Willman, H. B., and John C. Frye, 1970, Pleistocene Stratigraphy of Illinois: Illinois State Geological Survey Bulletin 94, 204 p.
H. B. Willman and John C. Frye
Enion Formation (Willman and Frye 1970).
The Enion Formation is named for Enion, Fulton County.
The type section is the Enion Section (table 6), an exposure in a ravine half a mile west of Enion, NW SW SE Sec. 32, T. 4 N., R. 3 E., Fulton County, originally described by Wanless (1929b; 1957, fig. 51, geol. sec. 62). The Enion Formation is also described in the Zion Church Section in Adams County (table 6).
|Table 6 -- Stratigraphic Sections (partial)|
The following 21 stratigraphic sections describe exposures in Illinois and illustrate many of the aspects of Pleistocene stratigraphy. These sections contain the type localities for 21 rock-stratigraphic units, 4 soil-stratigraphic units, and 3 time-stratigraphic units and include paratypes for several other units. The sample numbers preceded by "P" are the numbers used in the Illinois State Geological Survey collections. Analytical data on many of these samples are on file at the Survey. The sections are arrange alphabetically by name.
The Enion Formation includes the glacial tills, outwash, and intercalated silts occurring below the base of the Banner Formation or the top of the Afton Soil; it overlies bedrock formations or the Grover Gravel.
Extent and thickness
Exposures of the Enion Formation are known in a relatively small number of localities in central western Illinois. In most of these the till is distorted, and the quantity so small that there is no assurance that the till has not been transported. The high-level outwash gravels of Jo Daviess County (Willman and Frye, 1969) are also included within the formation.
Well log characteristics
Age and correlation
The Enion Formation is Nebraskan in age. Deposits that might possibly be assigned to the Enion Formation have been described in other areas in Illinois, but the correlations at present are considered questionable and most of the deposits are included in the Banner Formation. These include the drift called Nebraskan (?) in De Witt, McLean, and Livingston Counties (Horberg, 1953) and in Vermilion County (Eveland, 1952). Later examination of an exposure thought to include till of Nebraskan age near Winchester, Scott County (Bell and Leighton, 1929), indicated that the lower till was Kansan rather than Nebraskan (G. E. Ekblaw, personal communication). Gravel resting on bedrock and overlain by the Banner Formation in Fulton and adjacent counties (Wanless, 1957) contains a few igneous pebbles and may be of the same age as the Enion, but it is dominantly chert gravel and is included in the Grover Gravel.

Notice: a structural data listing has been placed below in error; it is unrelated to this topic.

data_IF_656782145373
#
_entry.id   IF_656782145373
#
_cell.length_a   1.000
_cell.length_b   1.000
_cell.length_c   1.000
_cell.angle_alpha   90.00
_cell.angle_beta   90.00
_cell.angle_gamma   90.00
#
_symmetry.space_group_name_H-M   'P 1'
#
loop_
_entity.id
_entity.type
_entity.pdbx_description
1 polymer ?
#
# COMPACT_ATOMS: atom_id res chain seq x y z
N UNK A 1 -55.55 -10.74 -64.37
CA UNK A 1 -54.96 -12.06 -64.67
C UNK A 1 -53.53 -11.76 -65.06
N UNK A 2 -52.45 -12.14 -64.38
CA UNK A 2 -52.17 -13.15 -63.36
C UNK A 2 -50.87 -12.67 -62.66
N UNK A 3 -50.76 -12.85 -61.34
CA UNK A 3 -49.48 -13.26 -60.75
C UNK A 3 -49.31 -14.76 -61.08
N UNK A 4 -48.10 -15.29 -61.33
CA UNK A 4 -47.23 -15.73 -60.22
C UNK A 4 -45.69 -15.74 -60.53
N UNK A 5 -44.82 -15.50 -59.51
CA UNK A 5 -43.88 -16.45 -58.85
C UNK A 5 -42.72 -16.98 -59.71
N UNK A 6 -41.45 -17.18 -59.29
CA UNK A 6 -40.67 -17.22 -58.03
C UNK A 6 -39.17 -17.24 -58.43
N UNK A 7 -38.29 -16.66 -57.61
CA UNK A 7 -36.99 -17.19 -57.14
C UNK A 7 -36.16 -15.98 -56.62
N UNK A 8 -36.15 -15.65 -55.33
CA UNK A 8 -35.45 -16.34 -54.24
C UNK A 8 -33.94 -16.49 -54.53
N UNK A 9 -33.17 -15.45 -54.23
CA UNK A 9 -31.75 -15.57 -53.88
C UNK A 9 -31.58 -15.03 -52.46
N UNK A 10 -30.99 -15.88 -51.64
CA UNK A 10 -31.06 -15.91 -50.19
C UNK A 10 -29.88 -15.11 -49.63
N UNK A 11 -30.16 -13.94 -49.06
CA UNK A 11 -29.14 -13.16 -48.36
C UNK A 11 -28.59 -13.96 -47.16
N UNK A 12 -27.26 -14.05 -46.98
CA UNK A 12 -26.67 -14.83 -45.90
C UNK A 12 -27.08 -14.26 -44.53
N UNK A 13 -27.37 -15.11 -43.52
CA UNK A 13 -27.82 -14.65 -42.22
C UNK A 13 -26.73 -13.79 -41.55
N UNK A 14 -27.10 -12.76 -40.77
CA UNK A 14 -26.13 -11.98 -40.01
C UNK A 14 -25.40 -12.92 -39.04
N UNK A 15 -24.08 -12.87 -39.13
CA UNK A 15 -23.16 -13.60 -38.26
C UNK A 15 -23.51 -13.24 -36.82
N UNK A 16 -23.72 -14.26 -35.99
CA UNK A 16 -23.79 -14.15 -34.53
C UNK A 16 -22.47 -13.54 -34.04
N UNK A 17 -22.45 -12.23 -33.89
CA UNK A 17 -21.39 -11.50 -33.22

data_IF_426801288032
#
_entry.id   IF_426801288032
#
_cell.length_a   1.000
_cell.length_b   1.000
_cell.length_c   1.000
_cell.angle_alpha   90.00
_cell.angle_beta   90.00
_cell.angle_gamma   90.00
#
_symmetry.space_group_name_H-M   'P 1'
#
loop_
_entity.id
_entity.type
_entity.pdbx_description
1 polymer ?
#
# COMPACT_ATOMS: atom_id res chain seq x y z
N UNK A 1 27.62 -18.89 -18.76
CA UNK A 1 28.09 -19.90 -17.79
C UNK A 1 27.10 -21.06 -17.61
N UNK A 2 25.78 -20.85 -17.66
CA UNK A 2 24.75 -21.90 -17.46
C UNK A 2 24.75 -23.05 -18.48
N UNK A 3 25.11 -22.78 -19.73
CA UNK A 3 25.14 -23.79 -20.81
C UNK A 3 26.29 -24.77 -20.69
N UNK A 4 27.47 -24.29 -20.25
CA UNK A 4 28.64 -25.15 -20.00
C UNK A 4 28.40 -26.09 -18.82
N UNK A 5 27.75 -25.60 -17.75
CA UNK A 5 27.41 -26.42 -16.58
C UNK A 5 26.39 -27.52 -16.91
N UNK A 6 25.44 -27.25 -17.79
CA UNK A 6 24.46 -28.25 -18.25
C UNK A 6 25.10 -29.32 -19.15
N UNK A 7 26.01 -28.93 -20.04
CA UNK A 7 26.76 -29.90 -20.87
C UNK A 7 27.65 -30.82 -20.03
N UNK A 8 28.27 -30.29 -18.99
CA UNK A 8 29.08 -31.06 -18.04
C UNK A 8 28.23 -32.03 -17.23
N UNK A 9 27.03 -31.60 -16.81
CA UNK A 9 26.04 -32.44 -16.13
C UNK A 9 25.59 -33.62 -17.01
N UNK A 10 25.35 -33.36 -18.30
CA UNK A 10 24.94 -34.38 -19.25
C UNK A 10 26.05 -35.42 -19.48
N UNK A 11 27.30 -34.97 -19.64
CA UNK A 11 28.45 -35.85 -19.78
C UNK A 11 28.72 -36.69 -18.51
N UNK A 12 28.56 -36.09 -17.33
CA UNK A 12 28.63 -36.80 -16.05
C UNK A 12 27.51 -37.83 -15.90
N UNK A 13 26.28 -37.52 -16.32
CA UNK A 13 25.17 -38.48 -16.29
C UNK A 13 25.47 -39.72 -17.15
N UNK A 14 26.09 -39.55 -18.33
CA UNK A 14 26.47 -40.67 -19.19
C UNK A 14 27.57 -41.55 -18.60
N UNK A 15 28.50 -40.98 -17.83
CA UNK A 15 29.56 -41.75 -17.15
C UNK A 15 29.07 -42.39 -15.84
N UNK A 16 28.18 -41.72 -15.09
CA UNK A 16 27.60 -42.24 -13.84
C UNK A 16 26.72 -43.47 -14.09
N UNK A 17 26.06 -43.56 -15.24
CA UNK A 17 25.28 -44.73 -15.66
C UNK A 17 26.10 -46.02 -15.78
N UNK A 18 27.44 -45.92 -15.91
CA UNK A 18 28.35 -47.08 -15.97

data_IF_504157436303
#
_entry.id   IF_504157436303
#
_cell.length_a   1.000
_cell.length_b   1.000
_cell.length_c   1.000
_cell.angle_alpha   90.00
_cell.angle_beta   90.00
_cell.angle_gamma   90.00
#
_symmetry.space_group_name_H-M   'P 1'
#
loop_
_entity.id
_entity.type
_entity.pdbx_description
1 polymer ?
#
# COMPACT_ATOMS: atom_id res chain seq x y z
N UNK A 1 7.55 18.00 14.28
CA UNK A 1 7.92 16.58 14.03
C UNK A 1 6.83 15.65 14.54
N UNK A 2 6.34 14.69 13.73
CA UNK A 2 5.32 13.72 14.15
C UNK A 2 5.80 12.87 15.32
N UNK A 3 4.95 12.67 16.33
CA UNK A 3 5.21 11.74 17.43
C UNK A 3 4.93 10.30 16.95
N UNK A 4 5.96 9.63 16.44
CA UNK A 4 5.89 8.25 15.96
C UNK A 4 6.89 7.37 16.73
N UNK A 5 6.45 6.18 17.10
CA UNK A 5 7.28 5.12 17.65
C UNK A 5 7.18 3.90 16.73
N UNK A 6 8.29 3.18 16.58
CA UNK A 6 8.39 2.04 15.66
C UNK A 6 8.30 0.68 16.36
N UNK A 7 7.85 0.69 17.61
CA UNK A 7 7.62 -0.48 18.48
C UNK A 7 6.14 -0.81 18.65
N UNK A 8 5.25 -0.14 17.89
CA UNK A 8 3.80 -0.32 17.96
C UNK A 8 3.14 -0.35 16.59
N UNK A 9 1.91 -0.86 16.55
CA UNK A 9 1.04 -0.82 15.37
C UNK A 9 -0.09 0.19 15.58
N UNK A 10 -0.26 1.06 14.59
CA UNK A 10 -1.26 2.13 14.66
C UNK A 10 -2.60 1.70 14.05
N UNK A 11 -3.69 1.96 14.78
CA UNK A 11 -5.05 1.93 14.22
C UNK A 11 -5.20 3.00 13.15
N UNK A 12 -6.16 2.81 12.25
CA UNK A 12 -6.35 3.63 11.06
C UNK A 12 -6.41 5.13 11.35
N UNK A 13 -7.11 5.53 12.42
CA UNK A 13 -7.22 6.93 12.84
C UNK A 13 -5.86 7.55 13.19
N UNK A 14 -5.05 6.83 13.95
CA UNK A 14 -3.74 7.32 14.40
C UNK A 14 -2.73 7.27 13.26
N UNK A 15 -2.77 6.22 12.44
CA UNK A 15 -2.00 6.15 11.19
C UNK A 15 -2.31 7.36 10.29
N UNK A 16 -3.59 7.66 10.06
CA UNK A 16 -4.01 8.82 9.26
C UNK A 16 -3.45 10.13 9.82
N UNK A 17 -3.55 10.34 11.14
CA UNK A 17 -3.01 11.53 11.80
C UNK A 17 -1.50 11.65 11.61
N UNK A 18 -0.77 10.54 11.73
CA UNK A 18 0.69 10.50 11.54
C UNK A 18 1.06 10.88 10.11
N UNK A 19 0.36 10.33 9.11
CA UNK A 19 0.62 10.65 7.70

Environments of deposition
It was deposited by glaciers that advanced from the Keewatin center across Minnesota and Iowa and invaded western and northwestern Illinois (fig. 5).
BELL, A. H., and M. M. LEIGHTON, 1929, Nebraskan, Kansan, and Illinoian tills near Winchester, Illinois: Geological Society of America Bulletin, v. 40, no. 2, p. 481-489.
EVELAND, H. E., 1952, Pleistocene geology of the Danville region: Illinois State Geological Survey Report of Investigations 159, 32 p.
HORBERG, C. L., 1953, Pleistocene deposits below the Wisconsin drift in northeastern Illinois: Illinois State Geological Survey Report of Investigation 165, 61 p.
WANLESS, H. R., 1929b, Nebraskan till in Fulton County, Illinois: Illinois Academy of Science Transactions (1928), v. 21, p. 273-282.
WANLESS, H. R., 1957, Geology and mineral resources of the Beardstown, Glasford, Havana, and Vermont Quadrangles: Illinois State Geological Survey Bulletin 82, 233 p.
WILLMAN, H. B., and J. C. FRYE, 1969, Highlevel glacial outwash in the Driftless Area of northwestern Illinois: Illinois State Geological Survey Circular 440, 23 p.
|Stratigraphic Code||Geo Unit Designation|